Most investors are familiar with the mechanics of stock trading, monitoring their 401ks, and buying and selling mutual funds. However, when it comes to the topic of commodities and future's trading, we receive questions that are all over the board. Therefore, we have decided to prepare this month's newsletter as a brief tutorial on the future's market.
First, let us examine the definition of a futures contract. The following is an excerpt from the New York Mercantile Exchange. www.nymex.com:
Futures contracts are firm commitments to make or accept delivery of a specified quantity and quality of a commodity during a specific month in the future at a price agreed upon at the time the commitment is made. The buyer, known as the long, agrees to take delivery of the underlying commodity. The seller, known as the short, agrees to make delivery. Only a small number of contracts traded each year result in delivery of the underlying commodity. Instead, traders generally offset their futures positions before their contracts mature (a buyer will liquidate by selling the contract, the seller will liquidate by buying back the contract). The difference between the initial purchase or sale price and the price of the offsetting transaction represents the realized profit or loss.
Futures contracts trade in standardized units in a highly visible, extremely competitive, continuous open auction. In this way, futures lend themselves to widely diverse participation and efficient price discovery, giving an accurate picture of the market.
To do this effectively, the underlying market must meet three broad criteria: The prices of the underlying commodities must be volatile, there must be a diverse, large number of buyers and sellers, and the underlying physical products must be fungible, that is, products are interchangeable for purposes of shipment or storage. All market participants must work with a common denominator. Each understands that futures prices are quoted for products with precise specifications delivered to a specified point during a specified period of time.
Actually, deliveries of most futures contracts represent only a minuscule share of the trading volume; less than 1% in the case of energy. Precisely because the Exchange's physical commodity contracts allow actual delivery, they ensure that any market participant who desires will be able to transfer physical supply, and that the futures prices will be truly representative of cash market values.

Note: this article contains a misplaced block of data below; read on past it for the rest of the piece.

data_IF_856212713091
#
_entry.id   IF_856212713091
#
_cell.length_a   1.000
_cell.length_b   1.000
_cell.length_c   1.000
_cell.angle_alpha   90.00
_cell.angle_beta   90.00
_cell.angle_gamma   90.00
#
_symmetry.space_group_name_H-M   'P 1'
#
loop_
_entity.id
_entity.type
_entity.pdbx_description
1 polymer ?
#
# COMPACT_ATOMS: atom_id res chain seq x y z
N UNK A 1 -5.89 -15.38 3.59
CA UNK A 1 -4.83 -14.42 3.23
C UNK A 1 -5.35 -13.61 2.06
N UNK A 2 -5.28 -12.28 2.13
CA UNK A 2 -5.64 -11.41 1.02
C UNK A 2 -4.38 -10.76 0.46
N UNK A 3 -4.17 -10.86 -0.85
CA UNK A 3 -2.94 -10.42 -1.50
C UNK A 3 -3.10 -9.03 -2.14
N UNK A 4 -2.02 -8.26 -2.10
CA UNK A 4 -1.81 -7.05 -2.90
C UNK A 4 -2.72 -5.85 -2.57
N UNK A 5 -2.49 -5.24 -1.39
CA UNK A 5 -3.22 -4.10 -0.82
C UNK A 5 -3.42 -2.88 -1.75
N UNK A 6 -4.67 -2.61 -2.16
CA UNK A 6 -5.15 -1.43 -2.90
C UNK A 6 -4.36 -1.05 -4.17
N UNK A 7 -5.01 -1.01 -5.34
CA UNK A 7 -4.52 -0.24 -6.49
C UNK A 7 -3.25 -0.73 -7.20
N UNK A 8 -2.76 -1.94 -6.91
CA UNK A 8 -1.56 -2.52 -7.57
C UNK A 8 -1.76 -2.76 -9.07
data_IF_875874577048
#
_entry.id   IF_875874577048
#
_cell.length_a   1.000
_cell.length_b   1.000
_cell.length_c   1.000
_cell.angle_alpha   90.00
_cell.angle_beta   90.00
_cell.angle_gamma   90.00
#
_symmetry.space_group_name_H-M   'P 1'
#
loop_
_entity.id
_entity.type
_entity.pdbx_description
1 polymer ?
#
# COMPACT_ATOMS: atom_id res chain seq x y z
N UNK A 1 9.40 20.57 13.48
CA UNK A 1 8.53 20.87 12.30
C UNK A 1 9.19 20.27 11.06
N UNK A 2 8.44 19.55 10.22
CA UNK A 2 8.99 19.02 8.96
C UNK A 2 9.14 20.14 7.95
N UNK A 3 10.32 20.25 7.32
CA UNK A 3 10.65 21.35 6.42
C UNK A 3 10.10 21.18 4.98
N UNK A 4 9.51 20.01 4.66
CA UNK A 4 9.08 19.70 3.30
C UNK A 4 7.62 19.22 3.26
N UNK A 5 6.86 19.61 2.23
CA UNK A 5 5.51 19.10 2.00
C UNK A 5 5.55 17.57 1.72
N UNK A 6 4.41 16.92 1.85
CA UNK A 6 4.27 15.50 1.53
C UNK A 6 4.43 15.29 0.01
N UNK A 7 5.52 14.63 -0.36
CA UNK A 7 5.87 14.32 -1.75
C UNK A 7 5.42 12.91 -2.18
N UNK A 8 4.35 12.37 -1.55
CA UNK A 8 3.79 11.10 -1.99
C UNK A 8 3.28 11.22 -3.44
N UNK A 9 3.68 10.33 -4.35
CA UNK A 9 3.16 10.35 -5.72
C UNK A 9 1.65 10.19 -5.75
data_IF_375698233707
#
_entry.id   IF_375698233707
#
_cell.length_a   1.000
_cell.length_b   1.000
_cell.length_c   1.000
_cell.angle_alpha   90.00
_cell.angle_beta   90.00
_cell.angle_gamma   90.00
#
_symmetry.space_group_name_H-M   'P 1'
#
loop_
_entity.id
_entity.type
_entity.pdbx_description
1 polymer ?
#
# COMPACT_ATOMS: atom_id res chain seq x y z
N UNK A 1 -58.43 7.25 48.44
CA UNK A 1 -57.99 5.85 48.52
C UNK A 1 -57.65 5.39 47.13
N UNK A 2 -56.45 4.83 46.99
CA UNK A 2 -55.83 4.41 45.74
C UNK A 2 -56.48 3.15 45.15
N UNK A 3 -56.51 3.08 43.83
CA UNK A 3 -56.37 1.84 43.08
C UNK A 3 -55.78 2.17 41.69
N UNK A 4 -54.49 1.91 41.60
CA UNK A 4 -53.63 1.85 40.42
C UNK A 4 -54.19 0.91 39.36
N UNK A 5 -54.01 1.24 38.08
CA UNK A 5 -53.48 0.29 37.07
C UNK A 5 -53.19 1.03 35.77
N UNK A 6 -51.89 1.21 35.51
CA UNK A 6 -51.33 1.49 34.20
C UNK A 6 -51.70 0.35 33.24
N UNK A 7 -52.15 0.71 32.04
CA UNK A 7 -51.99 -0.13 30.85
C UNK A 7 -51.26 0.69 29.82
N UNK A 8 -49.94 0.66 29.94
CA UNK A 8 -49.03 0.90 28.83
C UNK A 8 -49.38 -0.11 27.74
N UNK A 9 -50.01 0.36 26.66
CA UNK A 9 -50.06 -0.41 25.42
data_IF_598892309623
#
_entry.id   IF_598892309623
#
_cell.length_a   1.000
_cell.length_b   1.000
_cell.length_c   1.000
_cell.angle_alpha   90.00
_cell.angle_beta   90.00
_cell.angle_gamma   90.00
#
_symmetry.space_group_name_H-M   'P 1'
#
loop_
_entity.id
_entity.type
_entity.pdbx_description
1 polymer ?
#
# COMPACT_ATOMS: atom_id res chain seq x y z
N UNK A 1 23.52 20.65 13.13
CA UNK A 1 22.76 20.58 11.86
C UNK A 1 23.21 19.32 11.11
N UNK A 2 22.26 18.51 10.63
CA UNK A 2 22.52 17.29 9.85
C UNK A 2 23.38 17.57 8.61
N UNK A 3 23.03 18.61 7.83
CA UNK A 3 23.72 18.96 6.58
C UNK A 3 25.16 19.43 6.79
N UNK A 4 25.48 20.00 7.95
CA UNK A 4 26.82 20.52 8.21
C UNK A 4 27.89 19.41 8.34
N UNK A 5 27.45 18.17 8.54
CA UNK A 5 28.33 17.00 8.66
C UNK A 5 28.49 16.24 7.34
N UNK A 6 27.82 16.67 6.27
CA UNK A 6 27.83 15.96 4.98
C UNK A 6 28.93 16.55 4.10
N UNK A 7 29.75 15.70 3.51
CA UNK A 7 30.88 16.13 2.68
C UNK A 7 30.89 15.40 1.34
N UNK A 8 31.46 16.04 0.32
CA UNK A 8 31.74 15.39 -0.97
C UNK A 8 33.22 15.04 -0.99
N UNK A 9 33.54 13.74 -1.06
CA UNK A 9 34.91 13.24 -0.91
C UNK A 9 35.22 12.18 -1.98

Most market participants choose to buy or sell their physical supplies through existing channels, using futures or options to manage price risk and liquidating their positions before delivery.
What's available and where are commodities traded?
Now, let us look at some of the commodities that can be bought or sold in the futures market and where you find them. Among others, through the New York Mercantile Exchange (NYMEX) and/or The Chicago Board of Trade (CBOT) these commodities can be bought or sold.
Energy products (crude oil, natural gas, heating oil, gasoline, etc.)
For a commodity to be listed and fairly traded on an Exchange, it must meet certain general criteria:
There must be a liquid market for trading. You need many producers, end users and speculators interested in buying and selling the product.
The commodity must be able to be standardized. It must conform to precise delivery specifications.
There must be price transparency. Everyone sees the same price at the same time.
In the future's market, it is the Exchange's job to guarantee each trade. They ultimately act as the seller to every buyer and the buyer to every seller. On the NYMEX this is accomplished through a group of about 40 or 50 member firms called clearing members, who include some of the largest and best capitalized names in the banking and financial services industries.
Why buy or sell commodities?
Now that we know what types of commodities are traded, let's look at a few reasons why futures are traded and how they have become so important to our economy.
From a consumer's prospective we might think of the airline companies merging or filing bankruptcy due to rising jet fuel costs. It is imperative that they have a sound strategy for their fuel purchases and the future's markets provide them a way to manage that risk. The same holds true for trucking companies. If they are caught by rising diesel costs and are unable to pass through their fuel costs, they go out of business. If the rising fuel costs are passed through as fuel surcharges, those costs increase the price we pay for virtually all retail products.
Now let's look at the commodities market from the eyes of a producer. A farmer wanting to guarantee an acceptable price in the spring, for his fall-harvested crops, can do so if and when prices are favorable on the futures market. Likewise a ski resort may use weather derivatives to protect its revenue stream if the snowfall amount doesn't meet expectations and tourists stay away.
The Exchanges provide a wealth of educational material for those wanting to learn more than we can possibly share in our newsletter. The following link provides practical examples of how energy producers and energy consumers can buy and sell futures contracts to mitigate their risk exposure. The examples cover a wide spectrum of scenarios in which prices are rising, prices are falling, and for those taking physical delivery and those using future's as a financial hedge. Energy Hedging Examples
In closing, this newsletter is not intended to make you an expert on the futures markets. Our hope is that it unravels some of the mystique surrounding the markets that so impact our daily lives.